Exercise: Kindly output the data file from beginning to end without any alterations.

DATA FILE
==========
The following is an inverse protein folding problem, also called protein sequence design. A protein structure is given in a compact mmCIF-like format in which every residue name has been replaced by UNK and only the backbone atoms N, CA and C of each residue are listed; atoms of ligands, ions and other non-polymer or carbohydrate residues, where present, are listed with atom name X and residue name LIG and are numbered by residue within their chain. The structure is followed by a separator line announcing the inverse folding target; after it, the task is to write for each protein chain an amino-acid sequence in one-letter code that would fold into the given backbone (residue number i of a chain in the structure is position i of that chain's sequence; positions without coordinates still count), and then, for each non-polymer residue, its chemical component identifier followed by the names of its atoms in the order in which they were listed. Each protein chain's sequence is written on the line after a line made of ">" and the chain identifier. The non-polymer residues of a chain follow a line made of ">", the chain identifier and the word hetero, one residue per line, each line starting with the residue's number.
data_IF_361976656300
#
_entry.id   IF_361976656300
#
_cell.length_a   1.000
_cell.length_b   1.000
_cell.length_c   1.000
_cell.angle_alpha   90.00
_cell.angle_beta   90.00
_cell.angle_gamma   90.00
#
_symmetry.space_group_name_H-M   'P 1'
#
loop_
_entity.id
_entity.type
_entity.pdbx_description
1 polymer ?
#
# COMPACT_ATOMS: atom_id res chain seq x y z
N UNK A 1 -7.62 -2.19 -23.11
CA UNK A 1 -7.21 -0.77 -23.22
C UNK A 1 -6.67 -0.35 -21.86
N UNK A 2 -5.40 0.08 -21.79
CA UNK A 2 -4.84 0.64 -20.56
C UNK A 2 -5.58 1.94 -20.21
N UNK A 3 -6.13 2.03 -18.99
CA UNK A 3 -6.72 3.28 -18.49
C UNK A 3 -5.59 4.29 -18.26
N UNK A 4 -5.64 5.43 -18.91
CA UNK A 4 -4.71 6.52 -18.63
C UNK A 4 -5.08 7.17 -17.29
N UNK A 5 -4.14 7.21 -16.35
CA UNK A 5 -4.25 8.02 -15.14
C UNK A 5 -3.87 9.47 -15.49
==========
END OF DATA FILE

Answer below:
The following is an inverse protein folding problem, also called protein sequence design. A protein structure is given in a compact mmCIF-like format in which every residue name has been replaced by UNK and only the backbone atoms N, CA and C of each residue are listed; atoms of ligands, ions and other non-polymer or carbohydrate residues, where present, are listed with atom name X and residue name LIG and are numbered by residue within their chain. The structure is followed by a separator line announcing the inverse folding target; after it, the task is to write for each protein chain an amino-acid sequence in one-letter code that would fold into the given backbone (residue number i of a chain in the structure is position i of that chain's sequence; positions without coordinates still count), and then, for each non-polymer residue, its chemical component identifier followed by the names of its atoms in the order in which they were listed. Each protein chain's sequence is written on the line after a line made of ">" and the chain identifier. The non-polymer residues of a chain follow a line made of ">", the chain identifier and the word hetero, one residue per line, each line starting with the residue's number.
data_IF_361976656300
#
_entry.id   IF_361976656300
#
_cell.length_a   1.000
_cell.length_b   1.000
_cell.length_c   1.000
_cell.angle_alpha   90.00
_cell.angle_beta   90.00
_cell.angle_gamma   90.00
#
_symmetry.space_group_name_H-M   'P 1'
#
loop_
_entity.id
_entity.type
_entity.pdbx_description
1 polymer ?
#
# COMPACT_ATOMS: atom_id res chain seq x y z
N UNK A 1 -7.62 -2.19 -23.11
CA UNK A 1 -7.21 -0.77 -23.22
C UNK A 1 -6.67 -0.35 -21.86
N UNK A 2 -5.40 0.08 -21.79
CA UNK A 2 -4.84 0.64 -20.56
C UNK A 2 -5.58 1.94 -20.21
N UNK A 3 -6.13 2.03 -18.99
CA UNK A 3 -6.72 3.28 -18.49
C UNK A 3 -5.59 4.29 -18.26
N UNK A 4 -5.64 5.43 -18.91
CA UNK A 4 -4.71 6.52 -18.63
C UNK A 4 -5.08 7.17 -17.29
N UNK A 5 -4.14 7.21 -16.35
CA UNK A 5 -4.25 8.02 -15.14
C UNK A 5 -3.87 9.47 -15.49